No matter what anyone says its up to you to make the decision on how many you use. I think overall it's a hard process and we all tend to make our own choices.

Excited for you!!! Great post.

<3, Amy

Anonymous said...

On our second attempt, we were left with only 3 embryos... We planned on two and I knew the third would not make it to blast... I decided I couldn't leave it to just stop griwing in it's own and decided lastin to just transfer all 3 knowing only one was a good embryo. We had two implant and lost one the first week, but our shinning star stuck and he's now a beautiful 6 month old boy... I still believe he was the good embryo.. No way or knowing though.. It's a personal decision and only you can know what's right in your own situation.. I would do the same if we can ever afford to try for a sibling.

Waiting for my miracle said...

In both our IVF attempts, we did a fresh cycle. I didn't have many embryos progressing, none left to be frozen. We decided how many to transfer based on our doctor and the embryologist recommendations. On our first try we transferred 2, 1 good and 1 not so good quality. It was a failed attempt.
On our 2nd IVF we transferred 4. 1 great, 2 good and 1 not so good. Those were all that they were. The embryologist and the doctor both agreed that based on my previous attempts there was a "problem" with the quality of my follicles anyway, so to become pregnant with more than twins was almost impossible. In this case, only 1 of them implanted, but we'd lost the baby on the 5th week anyway. Currently, I'm in the middle of one miscarriage that it just won't be resolved.
Our goal was also to have a healthy baby home, but we are not against a twin pregnancy. I guess we haven't heard as many horror stories as you. And also for us there is the financial factor to be considered. IVF is a real struggle, and if we could have 2 babies in one attempt, it would be better.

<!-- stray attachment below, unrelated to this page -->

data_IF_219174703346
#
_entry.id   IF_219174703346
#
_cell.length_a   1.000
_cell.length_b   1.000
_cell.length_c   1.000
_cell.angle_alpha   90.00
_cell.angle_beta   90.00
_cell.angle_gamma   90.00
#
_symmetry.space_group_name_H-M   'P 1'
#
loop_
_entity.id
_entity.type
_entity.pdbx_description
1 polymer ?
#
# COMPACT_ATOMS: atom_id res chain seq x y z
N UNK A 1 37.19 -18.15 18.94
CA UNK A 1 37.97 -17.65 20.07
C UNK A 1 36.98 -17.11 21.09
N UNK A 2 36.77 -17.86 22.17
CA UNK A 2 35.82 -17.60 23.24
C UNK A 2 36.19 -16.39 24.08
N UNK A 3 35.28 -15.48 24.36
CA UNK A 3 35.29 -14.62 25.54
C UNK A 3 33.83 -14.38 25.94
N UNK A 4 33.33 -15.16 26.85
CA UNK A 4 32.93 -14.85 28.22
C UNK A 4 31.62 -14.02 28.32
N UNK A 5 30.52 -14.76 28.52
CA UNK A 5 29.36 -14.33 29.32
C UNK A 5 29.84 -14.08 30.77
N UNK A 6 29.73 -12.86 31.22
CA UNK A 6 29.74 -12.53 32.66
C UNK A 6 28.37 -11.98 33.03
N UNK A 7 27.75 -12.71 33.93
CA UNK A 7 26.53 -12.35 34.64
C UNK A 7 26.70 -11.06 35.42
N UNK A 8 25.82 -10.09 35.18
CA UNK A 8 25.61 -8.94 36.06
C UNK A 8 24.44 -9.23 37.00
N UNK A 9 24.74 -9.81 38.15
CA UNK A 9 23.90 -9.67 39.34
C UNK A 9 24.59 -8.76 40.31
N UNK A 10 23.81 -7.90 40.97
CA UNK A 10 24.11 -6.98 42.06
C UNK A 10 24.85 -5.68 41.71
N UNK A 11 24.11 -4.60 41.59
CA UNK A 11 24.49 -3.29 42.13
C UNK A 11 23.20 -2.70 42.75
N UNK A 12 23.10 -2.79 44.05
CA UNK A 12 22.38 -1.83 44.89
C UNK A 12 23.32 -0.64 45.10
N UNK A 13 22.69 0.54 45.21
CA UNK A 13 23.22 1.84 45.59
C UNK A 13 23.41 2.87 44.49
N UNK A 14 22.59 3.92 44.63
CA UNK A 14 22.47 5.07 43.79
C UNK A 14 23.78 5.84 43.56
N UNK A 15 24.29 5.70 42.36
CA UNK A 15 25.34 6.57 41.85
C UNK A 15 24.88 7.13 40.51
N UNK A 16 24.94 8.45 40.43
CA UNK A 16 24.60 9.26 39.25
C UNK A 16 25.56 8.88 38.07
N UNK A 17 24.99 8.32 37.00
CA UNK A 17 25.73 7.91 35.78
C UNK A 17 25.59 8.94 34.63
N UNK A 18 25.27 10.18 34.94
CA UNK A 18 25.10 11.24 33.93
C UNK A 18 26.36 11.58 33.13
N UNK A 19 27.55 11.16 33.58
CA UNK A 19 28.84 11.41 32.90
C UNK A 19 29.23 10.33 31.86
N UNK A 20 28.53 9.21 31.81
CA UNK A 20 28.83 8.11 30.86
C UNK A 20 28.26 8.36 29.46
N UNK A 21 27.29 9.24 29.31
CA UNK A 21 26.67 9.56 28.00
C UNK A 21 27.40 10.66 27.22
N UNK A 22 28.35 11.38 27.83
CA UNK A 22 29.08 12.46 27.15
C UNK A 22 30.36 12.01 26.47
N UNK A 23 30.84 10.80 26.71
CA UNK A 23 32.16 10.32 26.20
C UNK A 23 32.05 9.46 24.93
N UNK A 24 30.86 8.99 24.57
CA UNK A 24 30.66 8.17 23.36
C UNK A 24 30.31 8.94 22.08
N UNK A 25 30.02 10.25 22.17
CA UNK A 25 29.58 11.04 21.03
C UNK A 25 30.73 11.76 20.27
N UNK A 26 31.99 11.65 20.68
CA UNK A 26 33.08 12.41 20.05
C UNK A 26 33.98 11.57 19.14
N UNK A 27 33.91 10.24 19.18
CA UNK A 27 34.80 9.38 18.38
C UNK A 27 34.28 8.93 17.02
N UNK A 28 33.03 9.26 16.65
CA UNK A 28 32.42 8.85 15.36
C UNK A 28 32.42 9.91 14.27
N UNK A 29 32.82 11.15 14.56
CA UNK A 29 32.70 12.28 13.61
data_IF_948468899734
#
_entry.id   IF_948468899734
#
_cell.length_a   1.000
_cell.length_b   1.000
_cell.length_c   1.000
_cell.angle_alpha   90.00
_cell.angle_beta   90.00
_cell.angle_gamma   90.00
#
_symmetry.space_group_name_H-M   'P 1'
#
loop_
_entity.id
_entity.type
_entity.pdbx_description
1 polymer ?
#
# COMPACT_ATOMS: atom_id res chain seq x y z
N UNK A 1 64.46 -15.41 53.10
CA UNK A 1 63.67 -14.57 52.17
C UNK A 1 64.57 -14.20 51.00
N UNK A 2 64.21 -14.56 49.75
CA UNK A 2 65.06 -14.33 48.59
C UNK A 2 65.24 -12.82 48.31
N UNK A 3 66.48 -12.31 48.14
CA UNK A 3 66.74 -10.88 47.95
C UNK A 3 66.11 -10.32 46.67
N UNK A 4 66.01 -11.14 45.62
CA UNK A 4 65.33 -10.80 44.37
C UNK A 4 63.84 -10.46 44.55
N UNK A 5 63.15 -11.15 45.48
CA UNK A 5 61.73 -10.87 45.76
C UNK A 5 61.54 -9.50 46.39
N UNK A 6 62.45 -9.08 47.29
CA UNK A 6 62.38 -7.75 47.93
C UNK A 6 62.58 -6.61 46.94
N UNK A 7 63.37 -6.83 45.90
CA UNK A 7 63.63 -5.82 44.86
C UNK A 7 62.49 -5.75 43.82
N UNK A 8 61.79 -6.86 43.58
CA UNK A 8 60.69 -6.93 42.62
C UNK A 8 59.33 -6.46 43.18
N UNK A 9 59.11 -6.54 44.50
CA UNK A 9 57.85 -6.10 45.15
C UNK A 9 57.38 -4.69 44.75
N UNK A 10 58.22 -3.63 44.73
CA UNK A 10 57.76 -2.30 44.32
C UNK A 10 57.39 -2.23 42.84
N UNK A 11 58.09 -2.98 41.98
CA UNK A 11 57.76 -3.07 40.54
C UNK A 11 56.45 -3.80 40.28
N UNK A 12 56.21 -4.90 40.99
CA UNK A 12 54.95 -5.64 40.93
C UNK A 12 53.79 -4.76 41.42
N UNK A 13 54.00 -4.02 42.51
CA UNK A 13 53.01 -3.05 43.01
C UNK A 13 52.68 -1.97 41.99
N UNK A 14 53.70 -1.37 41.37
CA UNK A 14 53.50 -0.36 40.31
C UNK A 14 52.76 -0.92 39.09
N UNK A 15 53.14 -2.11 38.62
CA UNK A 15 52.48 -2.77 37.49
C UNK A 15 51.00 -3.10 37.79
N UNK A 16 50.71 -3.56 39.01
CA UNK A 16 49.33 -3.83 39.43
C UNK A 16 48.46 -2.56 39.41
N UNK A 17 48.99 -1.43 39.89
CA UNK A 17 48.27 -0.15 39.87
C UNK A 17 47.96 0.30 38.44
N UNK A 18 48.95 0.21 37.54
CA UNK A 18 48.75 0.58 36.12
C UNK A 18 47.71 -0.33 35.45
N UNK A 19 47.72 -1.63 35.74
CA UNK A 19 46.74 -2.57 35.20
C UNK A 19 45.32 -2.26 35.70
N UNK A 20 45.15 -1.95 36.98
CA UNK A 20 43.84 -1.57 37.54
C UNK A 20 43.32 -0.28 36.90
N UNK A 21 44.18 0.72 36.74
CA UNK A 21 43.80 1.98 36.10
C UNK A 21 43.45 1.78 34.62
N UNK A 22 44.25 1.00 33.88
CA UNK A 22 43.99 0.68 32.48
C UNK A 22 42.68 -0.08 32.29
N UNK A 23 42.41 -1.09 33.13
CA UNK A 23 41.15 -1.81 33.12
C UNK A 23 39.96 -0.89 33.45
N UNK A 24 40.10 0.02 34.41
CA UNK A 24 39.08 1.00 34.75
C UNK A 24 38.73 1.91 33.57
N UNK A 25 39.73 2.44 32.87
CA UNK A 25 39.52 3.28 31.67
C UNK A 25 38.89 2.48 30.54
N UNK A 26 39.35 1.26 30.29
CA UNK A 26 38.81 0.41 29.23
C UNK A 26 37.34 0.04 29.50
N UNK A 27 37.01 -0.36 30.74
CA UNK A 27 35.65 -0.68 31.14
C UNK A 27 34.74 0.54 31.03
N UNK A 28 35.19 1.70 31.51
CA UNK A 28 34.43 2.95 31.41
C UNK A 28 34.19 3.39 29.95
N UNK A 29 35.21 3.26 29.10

acoursetothefinishline said...

Interesting question. Our doctor recommended one but we (obviously) went with two. Why? Well, because at the time I said I'd rather have twins than none. I was nervous about possible complications of a twin pregnancy, but also had a feeling and faith in my body that should we get pregnant with twins, we would be ok. That didn't stop me from being nervous or counting every week until we hit viability and beyond, but I probably would have done that with one baby as well. I find anoymous's comment very interesting about the research - the part about early knowledge and monitoring does make sense.

Mrs B. said...

Australia has a strict one embryo policy. If you're under 35 you have to get special permission to transfer two. We got the permission and got to transfer day. My embryos were good quality and the embryologist talked us out of it. Did we want to risk a healthy child through a multiple pregnancy? Risk preterm labour and a multitude of issues because of our desire to have twins. We decided to only transfer one. I regretted that decision as soon as we left the clinic. Lo and behold we went to our first scan and were pregnant with twins anyway! The embryo split. I can't imagine our reaction had I been pregnant with triplets.
My twin pregnancy was hard. Mae had the risks and monitoring associated with having identical twins (luckily all was good on that part). I had preeclampsia and cholestasis. I went into preterm labour at 28 weeks and was hospitalised until 34 when my water broke. I had a c section. All in all it was a difficult pregnancy.

If you transfer two embryos you need to be prepared for a twin pregnancy. And hey, if you transfer one you might still end up with two anyway!

Anonymous said...